Algorithms & Tools for Control of Micro Generation and Energy Storage Components

WP Leader: TU Wien
Participants: UCC-NUIC, CARTIF

Objective
Utilization of existing buildings' monitoring data and the integrated analysis of this data can support the efforts to improve energy efficiency through the optimization of buildings' operational regime. In this work package, we collaborate with industrial partners to address gaps and deficits in current control strategies and algorithms and seeking new solutions.
Novel approaches toward optimised integration of energy generation and storage systems are developed for the demonstration campuses. In-depth knowledge of energy demand and occupancy patterns is required in order to optimise the operational scenarios for different types of energy harvesting and energy storage systems.

Approach

Optimized Control at the Building Level
Advanced building-level control algorithms for micro generation from renewable systems in UCC ERI demonstrator and for intelligent facade in UCC CEE demonstrator. The figure below shows the energy flows in ERI building that have been modelled according to the building systems schema and have been used in the optimizer.


The optimization model in UCC ERI building deploys predictions (gas price, electricity price, solar irradiation, DHW use and outdoor temperature) to find the least cost model to operate the building. The output values of the model are the required mode and power output for the geo thermal heat pump and the boiler, the filter factor used by blinds, and the power split between the different output flows.

The optimization model in UCC CEE building uses predicted occupancy, computer usage, solar radiation and outdoor temperature to find the cost optimal schedule of the heating for a given occupancy pattern and to compare different schedules. Output values for UCC CEE Demonstrator are the filter factor for the blinds, heating mode and power settings for the rooms, and the distribution of heating power amongst different rooms.

Optimized Control at the Zone Level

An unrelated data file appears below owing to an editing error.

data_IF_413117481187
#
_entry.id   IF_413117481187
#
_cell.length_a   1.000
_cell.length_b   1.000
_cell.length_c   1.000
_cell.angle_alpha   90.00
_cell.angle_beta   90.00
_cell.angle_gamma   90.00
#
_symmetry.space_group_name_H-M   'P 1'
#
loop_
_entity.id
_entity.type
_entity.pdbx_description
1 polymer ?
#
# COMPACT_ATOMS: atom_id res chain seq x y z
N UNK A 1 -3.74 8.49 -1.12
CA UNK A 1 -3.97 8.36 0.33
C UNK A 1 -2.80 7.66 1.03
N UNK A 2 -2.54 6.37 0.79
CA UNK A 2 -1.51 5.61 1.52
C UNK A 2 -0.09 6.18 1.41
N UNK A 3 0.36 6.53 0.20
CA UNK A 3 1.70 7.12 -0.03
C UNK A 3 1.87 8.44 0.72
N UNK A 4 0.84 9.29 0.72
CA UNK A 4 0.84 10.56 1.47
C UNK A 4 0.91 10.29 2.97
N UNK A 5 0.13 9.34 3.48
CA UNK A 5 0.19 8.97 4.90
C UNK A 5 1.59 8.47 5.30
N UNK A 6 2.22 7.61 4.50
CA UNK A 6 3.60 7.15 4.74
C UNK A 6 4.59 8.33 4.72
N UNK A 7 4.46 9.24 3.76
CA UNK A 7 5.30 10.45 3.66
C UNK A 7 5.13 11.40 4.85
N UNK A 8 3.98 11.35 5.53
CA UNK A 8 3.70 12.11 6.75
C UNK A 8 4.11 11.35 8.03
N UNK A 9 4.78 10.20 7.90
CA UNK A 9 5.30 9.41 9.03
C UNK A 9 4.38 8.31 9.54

For the creation of a zone controller in UCC ERI demontrator, we utilize a model-based control approach. This approach is based on the creation of  virtual zone models (using HAMBase and Radiance simulation tools) for the ongoing control of building automation systems.
For a given set of monitored conditions, the model is used for calculating the predicted effects of different operational scenarios. These scenarios are then compared in order to identify a single preferable operational mode to be used for the deployment of a new control schedule.
The following figure (left) shows the general room model for the test setup of a predictive zone control. The figure on the right illustrates a rendered image of the test room generated using Radiance.


Weather and Occupancy Predictors
To predict the diffuse fraction of solar irradiance, a number of models were examined and implemented. The following figure shows the correlation between monitored and predicted diffuse horizontal irradiance for Cork using three different models.


Moreover, a stochastic occupancy model has been developed to capture the probabilistic nature of occupancy and to address its variance over time. The following figure shows the probabilistic distributions, which have been derived from the monitored data, to be used for predicting the daily occupancy.

Achievements

D5.1: Specification of Systems Architecture and Concept for Integration and Up-scaling.

Most recent, selected publications:

  • Realization of ICT potential in improving the energy efficiency of buildings: The CAMPUS 21 project, ECPPM2012, Reykjavík, Island.
  • Optimization-based simulation model calibration using sensitivity analysis,  IBPSA-CZ 2012.
  • The potential and challenges of monitoring-supported energy efficiency improvement strategies in existing buildings, ICEBO 2012, Manchester, UK.
  • A High-level Generative Scheme for Distributed Building System Control Logic, CLIMA 2013, Prague, Czech Republic.

WP Leader:   
Prof. Ardeshir Mahdavi, Dr. Matthias Schuss
Department of Building Physics and Building Ecology, Vienna University of Technology, Vienna, Austria
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